by Kurt Baxter
Hydronic baseboard heat has been around since the 1940’s.
It evolved from the heavy cast iron radiators that were popular
in previous decades. Baseboards had a few advantages over
heavy cast iron radiators. They are light, easy to install
and able to deliver heat faster. Cast iron radiators radiate
heat whereas baseboard heaters were designed to radiate and
The convection process works like this: The baseboards draw
the cooler air through the bottom of the baseboard past the
fins and out the top.
But is Hydronic baseboard heating practical today? The answer
is: "Sometimes yes and sometimes no". When deciding
if baseboard heating is practical you must compare it to the
predominant heating system in the U.S.; forced air. Hydronic
baseboard heat has many advantages. Hydronic heat doesn’t
dry the air like a forced air system, and it doesn’t
spread dust particles. This is important for those who suffer
from allergies or dry skin conditions. It is more compact
system… no huge ducts overhead or in the basement cutting
into headroom. It is easily separated into separate zones,
which lowers heat bills and improves comfort. One of the biggest
advantages is that it is an easy system for the do-it-yourselfer
to design and install.
But what about the disadvantages? Many people don’t
like the fact that the baseboards themselves take up room
on the wall. Hydronic baseboards also take longer to raise
the room temperature than a forced air system. The biggest
disadvantage is the cost of the system. When comparing the
baseboard system to a forced air heating, they are quite comparable
in cost. However, when you add air conditioning into the equation
it's a different story. To get air conditioning with a baseboard
system you need a separate forced air system. With most forced
air systems a condensing unit and an evaporator coil is added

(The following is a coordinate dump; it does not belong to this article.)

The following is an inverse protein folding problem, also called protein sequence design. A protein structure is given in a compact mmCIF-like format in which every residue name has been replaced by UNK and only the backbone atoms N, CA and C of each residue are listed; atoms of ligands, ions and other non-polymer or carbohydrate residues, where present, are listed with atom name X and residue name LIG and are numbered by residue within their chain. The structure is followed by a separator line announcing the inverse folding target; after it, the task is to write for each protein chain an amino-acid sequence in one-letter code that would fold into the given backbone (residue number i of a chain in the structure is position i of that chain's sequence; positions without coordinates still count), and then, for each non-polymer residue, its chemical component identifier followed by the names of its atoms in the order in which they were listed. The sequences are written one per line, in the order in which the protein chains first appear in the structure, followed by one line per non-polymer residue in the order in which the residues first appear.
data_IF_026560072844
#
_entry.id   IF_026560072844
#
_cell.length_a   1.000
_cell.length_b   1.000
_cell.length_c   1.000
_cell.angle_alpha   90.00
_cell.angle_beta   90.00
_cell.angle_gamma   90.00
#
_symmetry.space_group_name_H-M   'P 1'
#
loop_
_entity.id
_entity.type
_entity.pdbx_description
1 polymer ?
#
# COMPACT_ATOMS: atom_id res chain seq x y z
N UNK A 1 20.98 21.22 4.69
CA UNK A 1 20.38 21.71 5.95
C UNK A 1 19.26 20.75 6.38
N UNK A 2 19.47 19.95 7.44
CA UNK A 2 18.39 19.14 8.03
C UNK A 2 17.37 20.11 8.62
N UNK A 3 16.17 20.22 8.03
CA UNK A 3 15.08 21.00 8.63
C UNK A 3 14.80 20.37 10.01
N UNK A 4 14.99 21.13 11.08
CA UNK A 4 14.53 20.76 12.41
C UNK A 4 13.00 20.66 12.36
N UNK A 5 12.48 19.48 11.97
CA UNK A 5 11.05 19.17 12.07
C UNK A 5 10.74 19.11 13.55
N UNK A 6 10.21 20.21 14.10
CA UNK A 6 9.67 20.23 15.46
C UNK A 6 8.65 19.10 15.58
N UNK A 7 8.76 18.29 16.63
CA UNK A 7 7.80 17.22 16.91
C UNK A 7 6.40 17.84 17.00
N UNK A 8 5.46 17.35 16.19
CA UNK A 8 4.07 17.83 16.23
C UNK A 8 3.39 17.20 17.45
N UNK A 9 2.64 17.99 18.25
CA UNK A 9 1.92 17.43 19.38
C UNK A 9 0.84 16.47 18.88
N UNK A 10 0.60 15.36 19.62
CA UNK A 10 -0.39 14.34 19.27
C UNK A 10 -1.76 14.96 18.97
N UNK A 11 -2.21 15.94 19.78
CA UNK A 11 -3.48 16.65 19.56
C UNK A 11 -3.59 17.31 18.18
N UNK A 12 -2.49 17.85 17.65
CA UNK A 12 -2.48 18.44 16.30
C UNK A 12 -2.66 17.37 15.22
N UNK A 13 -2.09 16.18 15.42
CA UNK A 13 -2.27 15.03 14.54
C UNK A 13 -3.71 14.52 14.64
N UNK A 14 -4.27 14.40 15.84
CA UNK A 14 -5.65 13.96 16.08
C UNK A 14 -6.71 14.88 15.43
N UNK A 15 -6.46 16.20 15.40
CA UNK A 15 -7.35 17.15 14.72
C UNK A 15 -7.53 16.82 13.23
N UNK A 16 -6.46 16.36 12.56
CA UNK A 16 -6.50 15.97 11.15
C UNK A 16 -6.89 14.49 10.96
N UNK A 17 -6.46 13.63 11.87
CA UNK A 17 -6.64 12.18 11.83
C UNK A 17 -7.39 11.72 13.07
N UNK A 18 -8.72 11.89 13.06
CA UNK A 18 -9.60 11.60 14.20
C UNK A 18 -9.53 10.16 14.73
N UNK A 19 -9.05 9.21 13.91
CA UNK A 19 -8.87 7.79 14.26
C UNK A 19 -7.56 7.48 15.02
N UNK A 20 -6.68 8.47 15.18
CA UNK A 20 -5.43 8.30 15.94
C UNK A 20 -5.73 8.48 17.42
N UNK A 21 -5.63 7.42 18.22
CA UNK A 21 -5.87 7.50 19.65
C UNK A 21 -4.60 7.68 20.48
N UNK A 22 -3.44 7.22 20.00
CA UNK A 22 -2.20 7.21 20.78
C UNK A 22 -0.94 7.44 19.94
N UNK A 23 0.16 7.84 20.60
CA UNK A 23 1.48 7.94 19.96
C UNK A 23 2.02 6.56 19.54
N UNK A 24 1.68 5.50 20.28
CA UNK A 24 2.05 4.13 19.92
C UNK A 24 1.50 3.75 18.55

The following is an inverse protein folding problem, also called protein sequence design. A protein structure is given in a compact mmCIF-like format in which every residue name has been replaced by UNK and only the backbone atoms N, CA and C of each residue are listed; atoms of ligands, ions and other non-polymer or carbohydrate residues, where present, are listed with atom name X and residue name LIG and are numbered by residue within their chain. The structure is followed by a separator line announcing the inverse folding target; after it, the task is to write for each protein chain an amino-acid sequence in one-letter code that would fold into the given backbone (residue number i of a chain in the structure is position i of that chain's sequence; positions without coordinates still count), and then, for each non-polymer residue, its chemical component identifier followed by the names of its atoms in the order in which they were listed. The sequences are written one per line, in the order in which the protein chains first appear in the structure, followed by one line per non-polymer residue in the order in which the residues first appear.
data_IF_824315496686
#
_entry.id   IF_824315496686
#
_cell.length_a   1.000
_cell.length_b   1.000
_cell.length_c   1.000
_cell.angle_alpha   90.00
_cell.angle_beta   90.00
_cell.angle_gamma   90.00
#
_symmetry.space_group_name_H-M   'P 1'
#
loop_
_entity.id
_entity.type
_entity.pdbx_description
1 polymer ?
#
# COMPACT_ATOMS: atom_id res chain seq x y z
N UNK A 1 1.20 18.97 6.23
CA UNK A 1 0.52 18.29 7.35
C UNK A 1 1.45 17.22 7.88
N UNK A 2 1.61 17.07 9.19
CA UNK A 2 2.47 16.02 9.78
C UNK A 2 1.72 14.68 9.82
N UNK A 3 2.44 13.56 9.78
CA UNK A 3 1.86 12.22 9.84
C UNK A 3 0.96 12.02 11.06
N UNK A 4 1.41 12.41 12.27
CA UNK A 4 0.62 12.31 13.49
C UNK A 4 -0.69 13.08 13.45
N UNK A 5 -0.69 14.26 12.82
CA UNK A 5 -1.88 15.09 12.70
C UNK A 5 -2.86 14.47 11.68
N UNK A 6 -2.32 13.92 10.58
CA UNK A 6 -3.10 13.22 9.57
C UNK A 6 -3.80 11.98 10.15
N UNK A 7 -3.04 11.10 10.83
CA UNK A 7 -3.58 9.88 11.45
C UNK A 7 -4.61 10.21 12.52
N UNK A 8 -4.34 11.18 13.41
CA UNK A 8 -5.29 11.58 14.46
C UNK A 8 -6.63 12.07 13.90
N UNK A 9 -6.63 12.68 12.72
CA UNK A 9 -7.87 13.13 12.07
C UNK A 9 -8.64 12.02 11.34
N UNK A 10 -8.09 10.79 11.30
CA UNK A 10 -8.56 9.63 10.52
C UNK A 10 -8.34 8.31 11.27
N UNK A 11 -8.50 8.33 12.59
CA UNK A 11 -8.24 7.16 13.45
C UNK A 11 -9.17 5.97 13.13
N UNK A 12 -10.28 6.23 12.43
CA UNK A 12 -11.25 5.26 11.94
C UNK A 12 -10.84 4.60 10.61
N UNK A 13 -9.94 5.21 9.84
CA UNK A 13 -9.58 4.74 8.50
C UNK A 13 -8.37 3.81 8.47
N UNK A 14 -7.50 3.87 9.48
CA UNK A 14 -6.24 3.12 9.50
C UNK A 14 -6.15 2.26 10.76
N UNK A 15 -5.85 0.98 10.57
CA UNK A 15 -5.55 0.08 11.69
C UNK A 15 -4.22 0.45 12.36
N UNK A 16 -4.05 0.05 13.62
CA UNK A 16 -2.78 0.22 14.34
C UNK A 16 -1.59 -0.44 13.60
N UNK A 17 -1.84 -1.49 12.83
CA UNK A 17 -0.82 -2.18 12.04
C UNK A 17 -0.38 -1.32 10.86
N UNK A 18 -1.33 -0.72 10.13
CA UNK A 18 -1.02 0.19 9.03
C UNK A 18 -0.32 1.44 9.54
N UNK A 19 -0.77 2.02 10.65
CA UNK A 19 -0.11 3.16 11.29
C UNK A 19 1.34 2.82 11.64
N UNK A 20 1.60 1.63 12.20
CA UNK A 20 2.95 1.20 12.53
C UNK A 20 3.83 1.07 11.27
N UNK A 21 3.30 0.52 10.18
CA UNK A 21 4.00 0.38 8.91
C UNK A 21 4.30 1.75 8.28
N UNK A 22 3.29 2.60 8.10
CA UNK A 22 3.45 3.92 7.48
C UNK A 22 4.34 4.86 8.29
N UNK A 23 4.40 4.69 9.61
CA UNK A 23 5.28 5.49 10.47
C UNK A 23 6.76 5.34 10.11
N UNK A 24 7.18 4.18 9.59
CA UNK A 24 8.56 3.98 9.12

to the system.
If you suffer from allergies or skin irritation, installing
a baseboard system is probably worthwhile, even with the added
cost of an extra system for A/C. If you live in a mild climate
and don’t need A/C, a baseboard system is an excellent
choice. In dry climates, you could opt for hydronic baseboard
heat and an evaporative cooler for the summer months. This
is probably the healthiest heating and air conditioning option
How does the hydronic baseboard system work? Well for starters
a boiler is used instead of a furnace. Water is heated in
the boiler and then circulated to the baseboards with a pump.
Typically, the water is heated to 170°-180°.
The system is a closed system meaning that once the system
is full, no water is added, the boiler just heats the same
water over and over (see fig. 1). Copper or PEX (plastic pipe)
pipe is used to carry the water from the boiler to the baseboards
and back again.
One major advantage of a hydronic heat system is that it can
be easily separated into zones. For example, each bedroom
can be controlled by a separate thermostat. To save money,
the thermostat can be lowered or turned off in an unoccupied
To create a zoned system, generally two pipes are run. One
pipe sends hot water to the baseboards and the other returns
the water to the boiler to be reheated. A Thermostat controlled
valve opens to let water to a zone (see fig. 2). When the
room reaches the desired temperature the valve closes.
Hydronic baseboards are a time-tested system that have many
advantages over other systems. They produce an efficient even
heat, and are easy for the do-it-yourselfer. Whether baseboards
are right for your particular situation is a matter of climate,
budget and health considerations.
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